A toddler-level alternative to Leo Lionni’s classic Swimmy or Andy Mansfield and Henning Löhlein’s Fish Food (2015) that’s...



The title does duty as both theme and refrain in this simple introduction to food chains.

Rotated 90 degrees and read top to bottom, each spread opens with a simply rendered seascape, woodland, pine forest, or other natural setting in which sharp-eyed viewers are challenged to spot subtle signs of a set of predators and prey. The first such pair appears atop two accordion-creased gatefolds with the predator declaring the titular intention, “I will eat you!” on one side An identifying transition such as “said the caterpillar to the apple, but…” or “said the turtle to the algae, but…” appears on the other. The gatefolds open out to reveal two or three larger predators lined up to swoop in, presumably in turn repeating “I will eat you!”—but it leaves that secondary line marooned on the page unaltered. The natural tendency to reread it will likely cause both young viewers and adult readers to stumble. Who are all these new and unlabeled arrivals? Definitely not more caterpillars and apples. Moreover, when labels do finally show up on a pictorial cast list at the end, some are low-bar generalities such as “Little fish” or “Little bird" rather than specific names.

A toddler-level alternative to Leo Lionni’s classic Swimmy or Andy Mansfield and Henning Löhlein’s Fish Food (2015) that’s marred by flawed design. (Informational novelty. 2-5)

Pub Date: Sept. 25, 2018

ISBN: 978-0-8234-4031-3

Page Count: 32

Publisher: Holiday House

Review Posted Online: Oct. 28, 2018

Kirkus Reviews Issue: Dec. 1, 2018

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There are better fish in the board-book sea.


From the Science for Toddlers series

Dramatic stock photos and die-cut tabs are the distinguishing features of this board book.

“Did you know that there are over 400 types of sharks?” is an intriguing opening, but readers primed to find out about those specific types may be surprised that the shark on the facing page is not identified. Instead, the picture of a shark above a school of fish gives a sense of its size. Smaller text explains that shark skeletons are made of cartilage, not bone. Layered die cuts that accentuate the nose and mouth of nine different sharks on the right-hand pages invite children to turn the pages quickly. White type printed against various contrasting colors on the left-hand pages offers tidbits of information but is unlikely to make young children pause long enough to be read the text. A picture of almost 40 sharks swimming together seems to contradict the accompanying explanation that many sharks are endangered. A final full-color spread speaks of sharks’ important role in maintaining ocean balance and includes a picture of a grandfatherly shark scientist. The back cover is devoted to information for adults. While intriguing and scientifically credible, the wordy text and seemingly arbitrary factoids are well beyond the attention spans of all but the most avid young fans of the species.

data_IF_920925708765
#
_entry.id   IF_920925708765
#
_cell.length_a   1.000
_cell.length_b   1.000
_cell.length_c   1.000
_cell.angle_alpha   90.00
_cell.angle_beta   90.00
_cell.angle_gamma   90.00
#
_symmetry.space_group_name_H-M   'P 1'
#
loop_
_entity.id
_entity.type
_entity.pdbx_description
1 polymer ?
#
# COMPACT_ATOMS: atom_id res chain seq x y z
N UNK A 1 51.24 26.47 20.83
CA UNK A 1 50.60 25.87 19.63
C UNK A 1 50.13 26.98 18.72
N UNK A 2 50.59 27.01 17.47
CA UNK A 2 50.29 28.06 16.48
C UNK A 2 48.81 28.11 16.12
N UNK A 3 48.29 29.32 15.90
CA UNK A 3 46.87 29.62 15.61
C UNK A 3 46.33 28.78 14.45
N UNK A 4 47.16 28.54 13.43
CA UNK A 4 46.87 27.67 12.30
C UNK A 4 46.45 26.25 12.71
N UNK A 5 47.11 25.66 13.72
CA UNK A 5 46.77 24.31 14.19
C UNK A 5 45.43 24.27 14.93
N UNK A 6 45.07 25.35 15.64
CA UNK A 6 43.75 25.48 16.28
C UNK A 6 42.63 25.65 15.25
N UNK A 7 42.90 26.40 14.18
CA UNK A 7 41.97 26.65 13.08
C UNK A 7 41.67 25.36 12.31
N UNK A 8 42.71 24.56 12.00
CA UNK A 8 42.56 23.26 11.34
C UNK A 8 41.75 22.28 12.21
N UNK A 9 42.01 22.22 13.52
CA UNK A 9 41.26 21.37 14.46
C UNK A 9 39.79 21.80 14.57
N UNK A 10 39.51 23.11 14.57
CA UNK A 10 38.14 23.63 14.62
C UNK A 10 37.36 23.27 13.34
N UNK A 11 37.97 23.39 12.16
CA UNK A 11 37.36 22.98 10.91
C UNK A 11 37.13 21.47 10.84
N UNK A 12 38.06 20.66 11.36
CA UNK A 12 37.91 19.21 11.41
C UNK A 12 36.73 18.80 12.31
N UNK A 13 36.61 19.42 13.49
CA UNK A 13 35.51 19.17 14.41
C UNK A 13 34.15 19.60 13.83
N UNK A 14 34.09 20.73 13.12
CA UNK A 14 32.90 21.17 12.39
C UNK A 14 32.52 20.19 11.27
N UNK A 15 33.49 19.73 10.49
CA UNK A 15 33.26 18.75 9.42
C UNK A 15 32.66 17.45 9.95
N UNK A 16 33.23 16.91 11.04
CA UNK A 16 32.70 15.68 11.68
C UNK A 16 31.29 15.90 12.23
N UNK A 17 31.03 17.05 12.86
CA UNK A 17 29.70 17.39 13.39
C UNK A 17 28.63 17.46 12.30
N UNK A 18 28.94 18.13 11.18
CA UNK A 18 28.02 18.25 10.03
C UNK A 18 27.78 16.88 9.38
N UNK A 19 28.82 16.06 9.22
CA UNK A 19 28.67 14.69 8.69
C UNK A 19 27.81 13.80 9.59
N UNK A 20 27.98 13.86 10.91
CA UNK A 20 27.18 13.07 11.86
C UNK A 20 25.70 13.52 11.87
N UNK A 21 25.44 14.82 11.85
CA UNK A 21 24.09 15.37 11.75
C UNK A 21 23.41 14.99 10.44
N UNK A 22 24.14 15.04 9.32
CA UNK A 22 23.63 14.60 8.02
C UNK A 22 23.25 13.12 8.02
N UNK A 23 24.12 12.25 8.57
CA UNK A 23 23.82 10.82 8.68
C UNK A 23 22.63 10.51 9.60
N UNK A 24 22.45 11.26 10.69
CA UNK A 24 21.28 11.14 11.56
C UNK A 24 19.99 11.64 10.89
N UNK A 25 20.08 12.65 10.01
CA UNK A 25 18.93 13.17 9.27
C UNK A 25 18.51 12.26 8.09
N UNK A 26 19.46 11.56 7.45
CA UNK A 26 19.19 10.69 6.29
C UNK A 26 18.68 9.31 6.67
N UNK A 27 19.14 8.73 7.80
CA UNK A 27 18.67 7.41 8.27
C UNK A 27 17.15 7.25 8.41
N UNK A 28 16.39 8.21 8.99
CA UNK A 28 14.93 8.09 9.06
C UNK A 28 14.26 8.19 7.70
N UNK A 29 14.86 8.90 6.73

There are better fish in the board-book sea. (Board book. 3-4)

Pub Date: June 6, 2017

ISBN: 978-1-4549-2128-8

Page Count: 26

Publisher: Sterling

Review Posted Online: May 10, 2017

Kirkus Reviews Issue: July 1, 2017

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Clear, simple, fun, and delightfully age-appropriate.


From the Baby Scientist series

Science for toddlers and preschoolers done right.

The current obsession for STEM education, often prioritized over teaching critical-thinking skills and cultivating an awareness of those parts of the human experience that make life fulfilling, has spawned a whole genre of board books for children. This “get ’em while they’re young” approach has spawned some misfires, which often seem designed to please pushy parents trying to produce the next Einstein rather than to satisfy a young learner’s natural curiosity. This book neatly evades that trap. It’s delightful, with a logic and clarity in articulation; bright, colorful, and uncluttered artwork; and concerning a topic that’s a proven kid-pleaser: dinosaurs. Beginning with a few simple declarative sentences, the writing flows naturally toward ever more complex ideas in a way that never goes over young heads: “Who studies fossils? Baby Paleontologist does! / Every fossil tells a story. Fossils tell the stories of plants and animals that lived long ago.” Any caregiver who has ever been asked “why” over and over should appreciate the easy pace of presentation. “Baby has fun putting together puzzles. What did this dinosaur look like? Baby Paleontologist puts the bones together just like a puzzle.” Presenting new and potentially complicated ideas in a way a young audience can understand is a puzzle in itself; here, mercifully, the pieces fit easily and naturally together.

Clear, simple, fun, and delightfully age-appropriate. (Board book. 2-4)

Pub Date: Feb. 4, 2020

ISBN: 978-0-06-284135-3

Page Count: 22

Publisher: HarperFestival

Review Posted Online: Jan. 12, 2020

Kirkus Reviews Issue: Feb. 15, 2020

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